Mary McGrory (1918-2004) and John Kennedy (1917-1963) were friends. They actually dated when they were just cubs making their way in Washington.
He became the president, and she, the top woman journalist in D.C. manning a daily column for the Washington Star that in its day was as important as the Washington Post and New York Times.
When he was killed on November 23, 1963, she was heartbroken like the rest of us. But maybe for her, just a little more. She sat at her desk after the funeral unable to write. After hours of tearful contemplation she said to herself…
In the presence of great grief and emotion, write short sentences.
This is what she wrote:
The Washington Star November 26, 1963
The Funeral Had That Special Kennedy Touch
Of John Fitzgerald Kennedy’s funeral it can be said he would have liked it. It had the decorum and dash that was in his special style. It was both splendid and spontaneous. It was full of children and princes, gardeners and governors.
Everyone measured up to New Frontier standards. A million people lined every inch of his last journey. Enough heads of state filed into St. Matthew’s Cathedral to change the shape of the world.
The weather was superb, as crisp and clear as one of his own instructions. His wife’s gallantry became a legend. His two children behaved like Kennedys. His three-year-old son saluted his coffin. His six-year-old daughter comforted her mother. Looking up and seeing tears, she reached over and gave her mother’s hand a consoling squeeze.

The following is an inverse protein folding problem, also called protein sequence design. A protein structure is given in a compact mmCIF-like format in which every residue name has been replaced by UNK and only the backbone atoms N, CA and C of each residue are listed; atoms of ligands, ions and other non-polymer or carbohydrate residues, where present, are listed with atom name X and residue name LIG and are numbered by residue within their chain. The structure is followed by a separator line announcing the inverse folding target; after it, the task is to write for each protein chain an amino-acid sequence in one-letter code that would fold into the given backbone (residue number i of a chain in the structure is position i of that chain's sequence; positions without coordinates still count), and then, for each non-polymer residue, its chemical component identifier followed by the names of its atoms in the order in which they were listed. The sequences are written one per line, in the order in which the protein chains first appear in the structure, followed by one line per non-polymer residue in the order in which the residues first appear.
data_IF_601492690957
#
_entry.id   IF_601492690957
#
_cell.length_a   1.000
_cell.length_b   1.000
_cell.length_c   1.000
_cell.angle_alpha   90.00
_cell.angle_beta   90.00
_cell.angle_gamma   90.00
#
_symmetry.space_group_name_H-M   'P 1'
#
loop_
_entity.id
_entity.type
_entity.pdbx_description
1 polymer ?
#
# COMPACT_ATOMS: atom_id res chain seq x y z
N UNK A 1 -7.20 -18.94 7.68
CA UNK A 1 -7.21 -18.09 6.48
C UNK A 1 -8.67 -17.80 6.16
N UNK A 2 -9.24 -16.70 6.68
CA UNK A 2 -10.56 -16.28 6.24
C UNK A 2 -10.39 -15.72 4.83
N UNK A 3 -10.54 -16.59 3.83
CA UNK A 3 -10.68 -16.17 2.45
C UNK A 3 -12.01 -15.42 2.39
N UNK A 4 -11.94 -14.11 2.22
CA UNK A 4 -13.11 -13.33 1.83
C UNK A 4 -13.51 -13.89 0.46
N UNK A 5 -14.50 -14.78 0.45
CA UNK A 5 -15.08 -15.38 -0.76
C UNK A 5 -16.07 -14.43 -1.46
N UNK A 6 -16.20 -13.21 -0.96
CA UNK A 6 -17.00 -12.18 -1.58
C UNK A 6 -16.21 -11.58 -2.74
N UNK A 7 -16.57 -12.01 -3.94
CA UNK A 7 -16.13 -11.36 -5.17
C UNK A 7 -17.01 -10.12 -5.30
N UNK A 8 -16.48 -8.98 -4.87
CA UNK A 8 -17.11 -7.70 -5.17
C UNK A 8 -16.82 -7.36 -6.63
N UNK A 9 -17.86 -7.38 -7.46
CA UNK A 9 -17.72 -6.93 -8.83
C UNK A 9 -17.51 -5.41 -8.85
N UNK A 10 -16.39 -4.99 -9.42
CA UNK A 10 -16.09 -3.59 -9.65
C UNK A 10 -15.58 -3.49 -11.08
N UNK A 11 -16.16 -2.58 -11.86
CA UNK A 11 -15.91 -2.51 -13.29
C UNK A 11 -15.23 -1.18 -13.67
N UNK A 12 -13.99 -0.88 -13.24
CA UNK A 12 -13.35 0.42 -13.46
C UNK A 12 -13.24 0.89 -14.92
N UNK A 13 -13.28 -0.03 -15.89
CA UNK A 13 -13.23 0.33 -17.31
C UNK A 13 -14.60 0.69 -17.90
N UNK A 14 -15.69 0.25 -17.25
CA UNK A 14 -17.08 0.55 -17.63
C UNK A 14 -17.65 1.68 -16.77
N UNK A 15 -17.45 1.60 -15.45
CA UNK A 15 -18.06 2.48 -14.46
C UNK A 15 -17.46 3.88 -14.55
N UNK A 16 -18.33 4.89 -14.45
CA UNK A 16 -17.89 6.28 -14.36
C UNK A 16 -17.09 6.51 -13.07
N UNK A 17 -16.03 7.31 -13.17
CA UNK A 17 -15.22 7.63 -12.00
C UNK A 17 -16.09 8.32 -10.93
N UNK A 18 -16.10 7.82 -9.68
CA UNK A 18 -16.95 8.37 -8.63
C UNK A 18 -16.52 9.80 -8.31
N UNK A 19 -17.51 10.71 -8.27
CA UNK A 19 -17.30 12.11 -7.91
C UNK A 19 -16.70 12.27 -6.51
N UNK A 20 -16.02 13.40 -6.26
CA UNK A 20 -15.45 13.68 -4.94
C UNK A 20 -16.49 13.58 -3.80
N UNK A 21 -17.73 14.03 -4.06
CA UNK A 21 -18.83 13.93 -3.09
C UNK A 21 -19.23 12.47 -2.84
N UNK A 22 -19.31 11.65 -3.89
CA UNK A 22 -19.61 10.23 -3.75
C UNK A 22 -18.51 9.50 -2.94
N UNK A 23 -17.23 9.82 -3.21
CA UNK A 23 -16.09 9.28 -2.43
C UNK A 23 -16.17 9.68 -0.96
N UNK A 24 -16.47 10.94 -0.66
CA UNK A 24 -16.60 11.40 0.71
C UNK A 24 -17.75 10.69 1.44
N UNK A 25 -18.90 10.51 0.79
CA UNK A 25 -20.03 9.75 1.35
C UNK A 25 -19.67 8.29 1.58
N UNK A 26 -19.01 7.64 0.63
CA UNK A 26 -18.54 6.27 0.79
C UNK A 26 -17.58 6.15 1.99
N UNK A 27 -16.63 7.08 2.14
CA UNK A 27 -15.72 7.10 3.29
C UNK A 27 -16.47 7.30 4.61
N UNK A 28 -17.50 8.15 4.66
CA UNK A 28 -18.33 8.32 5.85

The procession from the White House would have delighted him. It was a marvelous eye-filling jumble of the mighty and the obscure, all walking behind his wife and two brothers. There was no cadence or order, but the presence of General de Gaulle alone in the ragged march was enough to give it grandeur. He stalked splendidly up Connecticut Avenue, more or less beside Queen Frederika of Greece and King Baudouin of Belgium.
The sounds of the day were smashingly appropriate. The tolling of the bells gave way to the skirling of the Black Watch Pipers whose lament blended with the organ music inside the cathedral….
He would have seen every politician he ever knew, two ex-presidents, Truman and Eisenhower, and a foe or two…
His old friend Cardinal Cushing of Boston, who married him, baptized his children and prayed over him in the icy air of his inaugural, said a low mass. At the final prayers after the last blessing he suddenly said, “Dear Jack…”
The funeral cortege stretched for miles…Children sat on the curbstones. Old ladies wrapped their furs around them.
The site of the grave, at the top of one slope, commands all of Washington. Prince Philip used his sword as a walking stick to navigate the incline.
His brother, Robert, his face a study of desolation, stood beside the President’s widow. Jackie Kennedy received the flag from his coffin, bent over and with a torch lit a flame that is to burn forever on his grave, against the day anyone might forget that her husband had been a President and a martyr.
It was a day of such endless finesse with so much pathos and panoply, so much grief nobly born that it may extinguish the unseemly hour in Dallas, where all that was alien to him-savagery, violence, irrationality-struck down the 35th President of the United States.